“Are there times when you haven’t felt this way? These thoughts seem especially strong of late.”
“I can honestly say that, in – oh? – the last 20 years, I think, there hasn’t been a single day that I haven’t thought about suicide to one extent or another. I remember telling that to A once, and he said he couldn’t conceive of it. I said that I couldn’t conceive of it not being the case.”
C annoyed me again by telling me that I am, he thinks, an expert in Not Killing Myself.
Right on, C. What you don’t seem to realise, mate, despite my having already intimated the relevant information to you, is that I’m also an expert on not not killing myself. There’s at least one newsgroup out there in the ether that details exact ways to do it (peacefully), and I am now intimately acquainted with the methods described therein. In fact, there’s also at least three published books on the same issue – two get away with it by pretending they’re about euthanasia in the cases of terminal physical illness, but one is really open about having a pro-choice attitude towards topping yourself. I have a copy of the latter.
(Actually, it’s a very interesting book to read even if you’re not intent on doing yourself in ((assuming you have some sort of interest in psychology, sociology, anthropology or any other -ology that takes an interest in the comings and goings of human beings)). The first part of it, before the ‘methods’ section, includes quite a comprehensive consideration of suicide and suicidality as a societal phenomenon. Much better than Emile Durkheim’s unbearable dirge on the same subject, though to be fair the whole approach is rather different and about 100 years more relevant).
Anyway, my feelings on suicide are meant to be for another post – one that is in the making, I promise.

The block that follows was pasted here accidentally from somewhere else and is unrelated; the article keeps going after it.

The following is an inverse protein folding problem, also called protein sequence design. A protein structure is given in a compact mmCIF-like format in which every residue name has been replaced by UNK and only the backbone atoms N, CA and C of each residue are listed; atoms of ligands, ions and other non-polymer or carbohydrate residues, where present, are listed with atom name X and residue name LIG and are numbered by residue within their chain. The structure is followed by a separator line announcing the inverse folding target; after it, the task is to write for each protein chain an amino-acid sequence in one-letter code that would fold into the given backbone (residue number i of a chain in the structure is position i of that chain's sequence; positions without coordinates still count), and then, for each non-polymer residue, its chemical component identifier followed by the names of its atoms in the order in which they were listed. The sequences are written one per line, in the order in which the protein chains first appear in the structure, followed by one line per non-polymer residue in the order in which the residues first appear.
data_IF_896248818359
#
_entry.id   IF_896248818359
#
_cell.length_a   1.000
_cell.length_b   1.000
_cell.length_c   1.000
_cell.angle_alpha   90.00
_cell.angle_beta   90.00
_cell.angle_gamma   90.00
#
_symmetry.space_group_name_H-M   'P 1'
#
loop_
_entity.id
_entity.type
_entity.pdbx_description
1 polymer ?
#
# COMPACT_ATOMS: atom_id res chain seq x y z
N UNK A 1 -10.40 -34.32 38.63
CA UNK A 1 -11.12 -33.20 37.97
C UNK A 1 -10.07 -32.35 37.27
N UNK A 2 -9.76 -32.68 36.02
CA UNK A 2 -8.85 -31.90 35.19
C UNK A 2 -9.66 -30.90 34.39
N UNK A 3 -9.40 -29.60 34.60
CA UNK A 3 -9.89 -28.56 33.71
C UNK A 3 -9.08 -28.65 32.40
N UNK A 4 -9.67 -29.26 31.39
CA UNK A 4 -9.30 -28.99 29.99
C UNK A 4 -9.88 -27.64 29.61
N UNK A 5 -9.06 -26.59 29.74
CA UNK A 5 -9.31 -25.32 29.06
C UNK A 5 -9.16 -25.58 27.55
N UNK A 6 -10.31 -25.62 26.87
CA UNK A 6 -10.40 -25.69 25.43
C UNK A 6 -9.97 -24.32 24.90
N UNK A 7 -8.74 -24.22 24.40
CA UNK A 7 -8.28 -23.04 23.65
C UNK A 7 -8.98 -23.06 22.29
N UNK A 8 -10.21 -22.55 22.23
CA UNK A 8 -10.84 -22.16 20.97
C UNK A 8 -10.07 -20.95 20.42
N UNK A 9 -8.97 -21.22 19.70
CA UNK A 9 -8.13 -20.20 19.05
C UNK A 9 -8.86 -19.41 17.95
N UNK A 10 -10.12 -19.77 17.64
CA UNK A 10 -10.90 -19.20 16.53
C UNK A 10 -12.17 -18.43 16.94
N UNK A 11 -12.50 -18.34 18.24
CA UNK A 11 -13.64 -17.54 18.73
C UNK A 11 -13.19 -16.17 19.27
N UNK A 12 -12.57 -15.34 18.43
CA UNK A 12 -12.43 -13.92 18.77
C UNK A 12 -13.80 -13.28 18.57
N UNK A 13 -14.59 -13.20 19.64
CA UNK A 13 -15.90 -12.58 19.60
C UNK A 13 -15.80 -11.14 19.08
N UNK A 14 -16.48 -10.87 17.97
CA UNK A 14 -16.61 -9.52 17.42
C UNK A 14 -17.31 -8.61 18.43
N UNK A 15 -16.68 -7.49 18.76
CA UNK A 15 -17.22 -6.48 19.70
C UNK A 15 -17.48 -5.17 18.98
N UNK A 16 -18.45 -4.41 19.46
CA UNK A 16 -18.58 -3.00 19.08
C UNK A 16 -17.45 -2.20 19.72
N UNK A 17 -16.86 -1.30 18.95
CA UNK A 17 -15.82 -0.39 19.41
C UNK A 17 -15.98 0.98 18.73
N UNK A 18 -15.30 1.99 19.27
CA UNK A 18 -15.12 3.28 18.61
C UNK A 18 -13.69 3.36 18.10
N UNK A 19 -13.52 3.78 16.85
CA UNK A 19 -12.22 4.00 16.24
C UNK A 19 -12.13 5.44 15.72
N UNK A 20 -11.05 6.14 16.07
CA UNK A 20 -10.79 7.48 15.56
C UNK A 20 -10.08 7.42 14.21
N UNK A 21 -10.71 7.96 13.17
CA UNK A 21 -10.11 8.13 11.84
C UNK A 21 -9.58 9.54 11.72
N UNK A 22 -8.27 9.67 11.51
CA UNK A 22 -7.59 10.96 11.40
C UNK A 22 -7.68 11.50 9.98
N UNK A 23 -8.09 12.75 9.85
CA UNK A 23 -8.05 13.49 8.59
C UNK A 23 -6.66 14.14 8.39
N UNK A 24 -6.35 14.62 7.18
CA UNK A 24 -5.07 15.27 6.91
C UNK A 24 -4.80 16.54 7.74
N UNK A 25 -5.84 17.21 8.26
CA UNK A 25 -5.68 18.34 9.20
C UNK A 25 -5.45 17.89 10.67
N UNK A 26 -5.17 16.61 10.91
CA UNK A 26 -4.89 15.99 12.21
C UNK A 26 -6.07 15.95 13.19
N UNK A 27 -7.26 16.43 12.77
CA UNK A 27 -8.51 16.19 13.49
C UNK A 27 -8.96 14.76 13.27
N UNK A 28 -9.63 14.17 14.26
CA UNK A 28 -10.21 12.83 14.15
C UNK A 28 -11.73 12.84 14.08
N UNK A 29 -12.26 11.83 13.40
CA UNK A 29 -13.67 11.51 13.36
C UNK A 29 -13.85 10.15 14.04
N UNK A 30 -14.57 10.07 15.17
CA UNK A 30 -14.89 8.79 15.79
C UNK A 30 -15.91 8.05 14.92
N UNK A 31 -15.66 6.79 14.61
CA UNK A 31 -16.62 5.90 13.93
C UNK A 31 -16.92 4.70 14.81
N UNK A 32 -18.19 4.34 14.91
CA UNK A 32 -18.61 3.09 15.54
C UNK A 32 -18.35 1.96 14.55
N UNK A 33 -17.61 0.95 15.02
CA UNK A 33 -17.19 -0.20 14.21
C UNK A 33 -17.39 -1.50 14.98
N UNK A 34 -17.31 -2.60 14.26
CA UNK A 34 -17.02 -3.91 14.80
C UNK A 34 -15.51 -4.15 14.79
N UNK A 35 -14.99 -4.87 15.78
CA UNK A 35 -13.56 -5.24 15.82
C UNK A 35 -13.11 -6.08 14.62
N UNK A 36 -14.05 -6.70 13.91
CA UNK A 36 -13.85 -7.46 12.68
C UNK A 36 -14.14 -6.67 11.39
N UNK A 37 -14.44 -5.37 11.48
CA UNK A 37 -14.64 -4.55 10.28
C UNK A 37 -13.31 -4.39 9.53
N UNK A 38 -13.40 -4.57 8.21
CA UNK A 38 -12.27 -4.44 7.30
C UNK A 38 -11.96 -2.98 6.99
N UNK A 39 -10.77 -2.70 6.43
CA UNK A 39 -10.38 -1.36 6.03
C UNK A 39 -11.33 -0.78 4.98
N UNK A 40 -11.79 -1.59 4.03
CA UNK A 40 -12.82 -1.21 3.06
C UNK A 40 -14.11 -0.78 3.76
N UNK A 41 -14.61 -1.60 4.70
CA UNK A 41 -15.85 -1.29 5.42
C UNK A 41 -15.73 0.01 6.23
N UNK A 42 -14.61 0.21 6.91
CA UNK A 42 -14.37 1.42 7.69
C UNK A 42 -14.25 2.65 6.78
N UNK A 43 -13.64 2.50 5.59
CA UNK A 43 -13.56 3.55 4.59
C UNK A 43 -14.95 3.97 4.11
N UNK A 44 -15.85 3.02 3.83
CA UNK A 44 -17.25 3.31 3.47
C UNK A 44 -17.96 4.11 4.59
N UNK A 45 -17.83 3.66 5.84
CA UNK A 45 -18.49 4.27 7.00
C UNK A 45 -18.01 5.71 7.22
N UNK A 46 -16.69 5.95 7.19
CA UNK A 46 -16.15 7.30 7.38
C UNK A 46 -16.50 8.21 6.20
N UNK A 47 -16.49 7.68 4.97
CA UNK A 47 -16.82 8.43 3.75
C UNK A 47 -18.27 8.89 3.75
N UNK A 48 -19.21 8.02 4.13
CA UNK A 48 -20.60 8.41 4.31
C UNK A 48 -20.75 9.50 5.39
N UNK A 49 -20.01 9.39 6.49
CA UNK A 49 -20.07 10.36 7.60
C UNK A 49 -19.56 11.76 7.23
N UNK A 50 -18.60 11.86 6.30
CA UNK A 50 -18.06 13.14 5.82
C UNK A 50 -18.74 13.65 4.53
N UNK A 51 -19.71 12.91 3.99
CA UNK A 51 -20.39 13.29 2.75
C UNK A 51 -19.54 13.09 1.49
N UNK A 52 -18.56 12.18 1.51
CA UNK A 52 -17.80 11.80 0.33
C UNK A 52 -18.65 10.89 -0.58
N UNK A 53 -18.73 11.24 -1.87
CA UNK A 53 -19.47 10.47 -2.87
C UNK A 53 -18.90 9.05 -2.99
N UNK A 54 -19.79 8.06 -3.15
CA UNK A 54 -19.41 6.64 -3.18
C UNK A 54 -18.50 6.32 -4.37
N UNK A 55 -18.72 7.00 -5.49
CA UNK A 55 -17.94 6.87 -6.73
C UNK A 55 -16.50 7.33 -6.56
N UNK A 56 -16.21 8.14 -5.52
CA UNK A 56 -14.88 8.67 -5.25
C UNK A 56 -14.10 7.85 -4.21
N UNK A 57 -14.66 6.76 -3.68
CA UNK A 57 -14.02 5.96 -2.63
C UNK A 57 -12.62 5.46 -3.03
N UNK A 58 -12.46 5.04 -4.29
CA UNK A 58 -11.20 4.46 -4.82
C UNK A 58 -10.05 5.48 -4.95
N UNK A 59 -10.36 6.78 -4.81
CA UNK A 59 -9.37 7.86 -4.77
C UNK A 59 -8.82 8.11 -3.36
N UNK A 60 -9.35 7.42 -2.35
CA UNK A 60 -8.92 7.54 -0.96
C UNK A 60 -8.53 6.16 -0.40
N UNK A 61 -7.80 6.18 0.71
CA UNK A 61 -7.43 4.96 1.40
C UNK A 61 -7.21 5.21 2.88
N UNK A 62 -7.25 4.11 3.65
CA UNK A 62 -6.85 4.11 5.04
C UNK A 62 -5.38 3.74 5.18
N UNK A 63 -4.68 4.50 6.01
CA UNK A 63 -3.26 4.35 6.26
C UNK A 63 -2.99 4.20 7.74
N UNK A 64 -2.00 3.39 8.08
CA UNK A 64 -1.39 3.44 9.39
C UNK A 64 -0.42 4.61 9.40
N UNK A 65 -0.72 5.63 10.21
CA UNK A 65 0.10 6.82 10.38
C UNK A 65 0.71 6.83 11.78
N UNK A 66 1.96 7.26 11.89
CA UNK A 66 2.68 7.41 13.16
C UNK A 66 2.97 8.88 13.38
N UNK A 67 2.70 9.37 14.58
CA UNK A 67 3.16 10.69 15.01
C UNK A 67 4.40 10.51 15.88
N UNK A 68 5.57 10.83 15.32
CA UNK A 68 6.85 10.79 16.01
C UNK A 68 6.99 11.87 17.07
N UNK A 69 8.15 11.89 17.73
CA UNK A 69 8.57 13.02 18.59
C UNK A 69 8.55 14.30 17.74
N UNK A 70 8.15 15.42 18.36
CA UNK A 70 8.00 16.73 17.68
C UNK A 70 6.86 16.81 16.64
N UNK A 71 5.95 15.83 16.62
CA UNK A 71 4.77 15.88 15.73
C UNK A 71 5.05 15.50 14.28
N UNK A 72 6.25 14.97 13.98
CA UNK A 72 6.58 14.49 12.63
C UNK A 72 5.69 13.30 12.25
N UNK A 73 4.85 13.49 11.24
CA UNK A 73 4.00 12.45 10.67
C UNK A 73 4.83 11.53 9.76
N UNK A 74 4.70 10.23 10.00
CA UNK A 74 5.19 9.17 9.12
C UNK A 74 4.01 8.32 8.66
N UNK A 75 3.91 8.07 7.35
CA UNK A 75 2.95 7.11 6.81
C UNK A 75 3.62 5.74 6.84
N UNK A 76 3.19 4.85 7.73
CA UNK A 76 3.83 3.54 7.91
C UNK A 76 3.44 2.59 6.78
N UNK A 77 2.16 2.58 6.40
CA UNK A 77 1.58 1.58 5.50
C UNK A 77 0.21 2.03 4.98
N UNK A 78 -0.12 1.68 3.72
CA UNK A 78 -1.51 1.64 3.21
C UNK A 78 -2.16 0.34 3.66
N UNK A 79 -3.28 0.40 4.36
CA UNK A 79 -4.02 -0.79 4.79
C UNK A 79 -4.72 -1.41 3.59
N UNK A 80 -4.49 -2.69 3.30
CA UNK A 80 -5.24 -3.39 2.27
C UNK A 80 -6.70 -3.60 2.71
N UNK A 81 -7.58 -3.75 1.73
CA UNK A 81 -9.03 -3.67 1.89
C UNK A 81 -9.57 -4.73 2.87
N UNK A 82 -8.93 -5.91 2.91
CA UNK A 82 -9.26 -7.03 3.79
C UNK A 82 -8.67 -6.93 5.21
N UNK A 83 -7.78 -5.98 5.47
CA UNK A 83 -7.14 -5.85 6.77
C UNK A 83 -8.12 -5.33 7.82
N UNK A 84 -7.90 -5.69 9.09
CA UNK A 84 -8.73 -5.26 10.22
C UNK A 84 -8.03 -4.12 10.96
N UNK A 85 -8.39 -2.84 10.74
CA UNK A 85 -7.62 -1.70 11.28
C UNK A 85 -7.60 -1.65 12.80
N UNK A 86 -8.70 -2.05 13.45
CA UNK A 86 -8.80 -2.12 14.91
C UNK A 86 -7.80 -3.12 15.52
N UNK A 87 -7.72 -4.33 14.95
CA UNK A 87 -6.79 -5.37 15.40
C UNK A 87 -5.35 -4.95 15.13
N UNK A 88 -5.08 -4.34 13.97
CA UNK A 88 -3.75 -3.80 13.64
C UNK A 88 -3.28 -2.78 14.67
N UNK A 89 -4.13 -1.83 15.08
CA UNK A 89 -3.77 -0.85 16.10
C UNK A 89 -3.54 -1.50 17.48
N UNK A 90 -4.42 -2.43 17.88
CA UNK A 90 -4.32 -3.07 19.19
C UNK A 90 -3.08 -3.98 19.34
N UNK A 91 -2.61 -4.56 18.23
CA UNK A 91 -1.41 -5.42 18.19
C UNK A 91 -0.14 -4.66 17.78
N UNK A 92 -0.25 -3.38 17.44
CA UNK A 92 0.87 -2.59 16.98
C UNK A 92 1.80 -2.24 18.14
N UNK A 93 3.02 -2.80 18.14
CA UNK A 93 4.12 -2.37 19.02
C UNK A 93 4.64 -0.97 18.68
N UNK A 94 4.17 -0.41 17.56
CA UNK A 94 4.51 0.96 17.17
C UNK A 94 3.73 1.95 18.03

I said, “it’s not through want of trying,” but the smug git instantaneously batted back with, “well, you don’t try to kill yourself every day.”
He cocked his head at me and said, “look, I take what you’re saying, I get that you feel this way. I just think you must be fairly resilient as well.”
I laughed bitterly at him and proclaimed ‘resilient’ to be “not a word I would use to describe myself.”
Tick, tock…tick, tock….tick, tock.
I wanted to turn round, pull the offensive object off the wall and throw it out the window with a brute force seen only during absolute, unquantifiable rage. Or maybe I could have considered throwing it at C’s face; that could have been an attractive option at points. With the clock’s infuriating bloody tick tock mantra, I could hear my time with C ending, those few precious weeks disappearing down some cruel wormhole of time. C rubs that finity in my face, NewVCB rubs it in my face, Mr fucking Director-Person rubs it in my face, and now even the bastarding clock thinks it is funny to rub it in my face (or, more specifically, eardrums). Thanks, world. Thanks so much, you fucking cunts!
After 17 super-eons (OK, there’s a considerable surfeit of casual cosmological terms in this post, what the fuck is that about?) he eventually said that perhaps I felt I was being left alone to deal with all this stuff. I smiled cynically in response.
Wow, look at Einstein over there. How insightful, C, that’s brilliant. Well done. Get out the champagne, my friend, because you have just come out with the psychological equivalent of the general theory of rela-fucking-tivity. Or perhaps it’s something akin to the very first tentative bold but wise suggestions that the Earth was not, in fact, flat. WELL. DONE. C.
“I’m used to that,” I whined.
I paused, then whinged for a few minutes more about how contemplating suicide was very comforting and liberating. ”You know,” I said. ”To know that you don’t have to put up with it any longer, to know that at any point you can just go, ‘fuck it, cheerio existence’.”
“Hmm, hmm,” he responded.
For some reason the ‘hmms’ enraged me, and I said, challengingly, “you don’t think I’m going to do it, do you?”
“That sounds like a dangerous mindset to get into,” he replied, furrowing his brow. ”It’s like you think that for me to take how you feel seriously, you have to do something, such as taking an overdose, to make me believe…”
(Well, actually, asking for your help hasn’t fucking worked, so yeah, I could see how I might think this, as it happens. STFU).
“I’m not trying to make a point to you,” I interrupted, shaking my head vigourously. ”I just don’t think you think that I’m going to do it, and I am.”
He went off into a monologue in which he opined that he doesn’t think I have sat down and said, “right, let me make a point to C here…ha ha, I told you so,” but that I have, barely consciously, concluded that this is “the only way [I] can communicate how [I] feel”, and that the only way in which he will “actually understand” me is by my “showing it”.